Peter Styles checked and double-checked his messages. She was going through with it. Patricia Styles, his sister-in-law, was putting her psychic wares on the market. She had listed them in an ad posted online and shared across her networks. Everything must go!
Peter had been asked by Patricia to an advance showing in the event that he happened to like something and wanted to buy at a pre-auction price. Patricia was the writer of a food blog, Patty’s Patties, with a one-time viral following, and it was supposed that her psychic wares would be rich in visceral gastronomic sensations. The page views were already over a hundred and the auction wasn’t even live yet.
Peter had no sense how to dress for this occasion, so he dressed for a fancy restaurant. He went in his best suit, a suit of multi-use charcoal cotton, for the showing of the psychic wares of Patricia Styles. He reflected he intended to wear the suit on the day of his brother’s imminent funeral, the funeral of Henry Styles. He had bought the suit especially for a friend’s wedding, had bought it with dual use in mind, knowing without wanting to know that he would soon enough have to appear at his brother’s funeral, because Henry was terminally ill and quite visibly dying a slow but sure bed-ridden death. Henry, reduced as on a high heat, was flat on his back in his over-spacious queen bed at the bitter close of his personal existence.
Peter visited only once a year during his brother’s death phase, two years running, owing to the fact that they lived in different states and air travel, even cheap domestic air travel, was something of a financial hurdle for him, living as he did check to check as a host of trivia nights at two bars, indistinct from one another, that served prohibitively priced beer.
Travel was of course a physical impossibility for Henry who was all the time caught up in the once in a lifetime private act of just dying. Everything about his body was being depleted and, cruelly, his taste buds were taken away first. Peter, devoted brother, intended to give him a few items from the psychic life of Patricia Styles as the going away present of going away presents, something that the old restaurateur might enjoy, lying flat on his back, before his ultimate shuteye.
Peter was couth enough not to show any signs of excitement about this selfless act of giving when he saw his other brother, Gilles Styles, who was married to Patricia, when he finally arrived at the house to view the goods. Gilles was having his own minor unselfing that weekend due to the emotional cocktail of shock, resentment, and envy brought on by Patricia’s listing of her psychic wares on the net.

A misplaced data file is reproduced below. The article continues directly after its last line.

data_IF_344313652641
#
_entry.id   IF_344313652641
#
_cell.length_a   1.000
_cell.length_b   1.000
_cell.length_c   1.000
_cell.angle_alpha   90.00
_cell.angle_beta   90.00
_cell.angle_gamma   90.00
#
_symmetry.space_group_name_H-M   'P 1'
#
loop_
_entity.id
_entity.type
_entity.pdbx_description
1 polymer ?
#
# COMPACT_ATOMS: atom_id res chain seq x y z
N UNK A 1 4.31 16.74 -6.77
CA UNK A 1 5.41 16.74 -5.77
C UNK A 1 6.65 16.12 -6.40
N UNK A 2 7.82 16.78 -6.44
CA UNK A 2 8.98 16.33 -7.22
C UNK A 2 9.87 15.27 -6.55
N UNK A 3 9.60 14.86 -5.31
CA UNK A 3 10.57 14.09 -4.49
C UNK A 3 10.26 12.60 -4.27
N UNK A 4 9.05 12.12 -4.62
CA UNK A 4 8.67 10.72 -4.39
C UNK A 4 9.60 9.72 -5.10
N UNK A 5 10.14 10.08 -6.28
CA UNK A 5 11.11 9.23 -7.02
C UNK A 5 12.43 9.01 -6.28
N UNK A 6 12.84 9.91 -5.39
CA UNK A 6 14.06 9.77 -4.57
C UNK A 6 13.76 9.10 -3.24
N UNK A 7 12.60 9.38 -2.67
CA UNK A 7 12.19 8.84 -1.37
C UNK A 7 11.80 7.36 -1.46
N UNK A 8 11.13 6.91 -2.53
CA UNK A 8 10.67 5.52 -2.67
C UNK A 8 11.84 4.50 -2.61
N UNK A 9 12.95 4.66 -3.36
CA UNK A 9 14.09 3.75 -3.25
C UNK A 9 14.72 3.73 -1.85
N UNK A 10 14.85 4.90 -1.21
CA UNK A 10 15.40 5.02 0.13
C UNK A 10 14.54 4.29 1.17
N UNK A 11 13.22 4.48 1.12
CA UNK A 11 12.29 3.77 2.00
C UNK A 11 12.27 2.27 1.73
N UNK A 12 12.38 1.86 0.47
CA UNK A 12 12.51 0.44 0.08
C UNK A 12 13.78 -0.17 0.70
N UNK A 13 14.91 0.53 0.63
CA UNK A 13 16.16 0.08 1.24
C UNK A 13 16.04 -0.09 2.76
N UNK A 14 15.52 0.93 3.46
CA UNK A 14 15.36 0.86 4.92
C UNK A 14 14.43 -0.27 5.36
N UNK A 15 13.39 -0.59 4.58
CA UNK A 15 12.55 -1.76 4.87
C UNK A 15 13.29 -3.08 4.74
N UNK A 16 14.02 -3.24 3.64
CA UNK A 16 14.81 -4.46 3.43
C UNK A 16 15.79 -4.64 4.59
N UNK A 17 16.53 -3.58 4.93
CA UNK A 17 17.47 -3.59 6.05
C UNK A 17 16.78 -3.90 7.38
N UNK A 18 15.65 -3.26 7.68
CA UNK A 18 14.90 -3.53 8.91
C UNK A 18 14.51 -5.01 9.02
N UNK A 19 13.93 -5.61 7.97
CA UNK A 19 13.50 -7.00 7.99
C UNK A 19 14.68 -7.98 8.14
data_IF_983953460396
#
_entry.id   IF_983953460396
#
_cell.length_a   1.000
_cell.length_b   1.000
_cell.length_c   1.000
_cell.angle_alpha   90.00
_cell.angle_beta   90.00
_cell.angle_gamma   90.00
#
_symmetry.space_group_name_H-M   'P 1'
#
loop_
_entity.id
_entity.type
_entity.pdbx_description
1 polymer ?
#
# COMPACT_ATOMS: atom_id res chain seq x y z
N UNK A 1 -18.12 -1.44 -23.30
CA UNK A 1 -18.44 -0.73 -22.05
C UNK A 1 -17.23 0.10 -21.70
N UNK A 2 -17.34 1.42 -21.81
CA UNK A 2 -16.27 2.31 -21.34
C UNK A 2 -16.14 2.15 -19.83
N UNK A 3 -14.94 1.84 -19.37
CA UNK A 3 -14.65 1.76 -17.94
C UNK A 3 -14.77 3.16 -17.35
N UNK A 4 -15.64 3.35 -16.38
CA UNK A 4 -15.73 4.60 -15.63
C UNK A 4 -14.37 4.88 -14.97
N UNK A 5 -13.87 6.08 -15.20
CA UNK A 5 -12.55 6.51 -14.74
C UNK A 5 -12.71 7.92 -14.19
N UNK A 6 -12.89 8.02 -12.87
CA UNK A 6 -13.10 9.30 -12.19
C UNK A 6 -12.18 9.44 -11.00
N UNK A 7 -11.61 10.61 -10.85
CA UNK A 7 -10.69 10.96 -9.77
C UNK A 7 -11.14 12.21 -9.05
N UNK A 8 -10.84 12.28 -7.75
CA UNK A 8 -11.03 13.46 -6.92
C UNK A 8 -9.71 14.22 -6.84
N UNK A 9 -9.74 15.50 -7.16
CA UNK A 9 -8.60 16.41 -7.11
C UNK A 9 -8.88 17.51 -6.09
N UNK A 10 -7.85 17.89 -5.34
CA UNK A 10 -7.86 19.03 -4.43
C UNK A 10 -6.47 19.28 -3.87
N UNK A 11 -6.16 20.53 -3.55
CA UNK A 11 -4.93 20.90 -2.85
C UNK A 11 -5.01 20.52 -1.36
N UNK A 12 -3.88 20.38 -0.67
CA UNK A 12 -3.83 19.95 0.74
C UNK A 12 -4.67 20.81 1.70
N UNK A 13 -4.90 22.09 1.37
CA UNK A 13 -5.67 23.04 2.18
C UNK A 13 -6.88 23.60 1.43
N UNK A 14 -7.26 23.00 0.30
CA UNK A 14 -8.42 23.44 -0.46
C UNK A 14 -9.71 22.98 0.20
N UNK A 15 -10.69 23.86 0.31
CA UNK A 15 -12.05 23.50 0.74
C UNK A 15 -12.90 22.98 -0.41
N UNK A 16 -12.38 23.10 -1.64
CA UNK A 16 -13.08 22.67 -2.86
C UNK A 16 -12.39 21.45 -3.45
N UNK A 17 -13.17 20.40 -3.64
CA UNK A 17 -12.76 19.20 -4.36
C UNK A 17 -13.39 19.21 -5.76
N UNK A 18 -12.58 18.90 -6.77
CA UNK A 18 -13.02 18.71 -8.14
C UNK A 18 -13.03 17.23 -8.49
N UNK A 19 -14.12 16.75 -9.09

Patricia had the option to list her psychic life whole, mint in sealed box (MISB). But cleverly, with a bit of research, she had opted to subdivide her wares into categories for individual sale: thoughts about vegetables, thoughts about cooked meats, perceptions of vegetables, perceptions of cooked meats, big ideas on rice, fantasized cuisine, memories of eating, stored knowledge of recipes and palette structures, dishes steeped in personally romantic association, fears of food, childhood food allergies, violent motives behind eating and not eating, unacceptable food urges, irrational consumptions (cakes), repressed wishes against food sharing, fish trauma, pie desire, taboo snacks. You could scroll on and on.
All items: vintage.
Individual bidding was to begin at ninety-nine cents. This was an upsettingly low amount for Gilles who over-valued everything about his dear wife. But Patricia had insisted that that was the way to get the high bids, to sell individual pieces and pitch players against each other as early as possible in the game. This way, she predicted, bidders would be forced into egoistic battle with one another and her stock would rise and rise, ruling Gilles and his brother definitively out of the market.
This gave Gilles a sudden and hard hurt, not unlike a stabbing. He had left the kitchen without saying anything. He had put on his overalls, which indicated that he would be, from now on, committed to the garden. He had gone off on his dark weekend to pull out weeds, move dirt around, clip, and water the grasses, of which many varieties of these last he had planted, but to the casual observer just looked like a plain old lawn.
Peter arrived at the house where Gilles and Patricia lived as husband and wife and found the former, unusually bearded and withdrawn, watering the grasses in the front garden with a long hose. The pressure of which was unimpressive, and he kept putting his thumb to the spout to make it spray a burst of localised artificial rain every now and then. It was about the most expression he was capable of under the circumstances, knowing that by weekend’s end his one-time viral food blogger wife would be without his most cherished of her psychic wares, the things that made her unmistakably her.
The front door was open wide in the manner of realty for viewing, or domestic emergencies. Peter paused on the neat concrete path leading to the house and Gilles looked up, the spray creating a microscopic rainbow by the man’s overall-clad side.
Peter stepped into the house, where the goods were displayed rather ad hoc on a bookshelf repurposed for the occasion. As he passed from item to item something squished under his patent leather-clad foot. It was dishes steeped in personally romantic association.
“Oh well,” he thought, “I probably would have bought that anyway.”
He examined it in his hands and found it would do as a gift to his dying brother.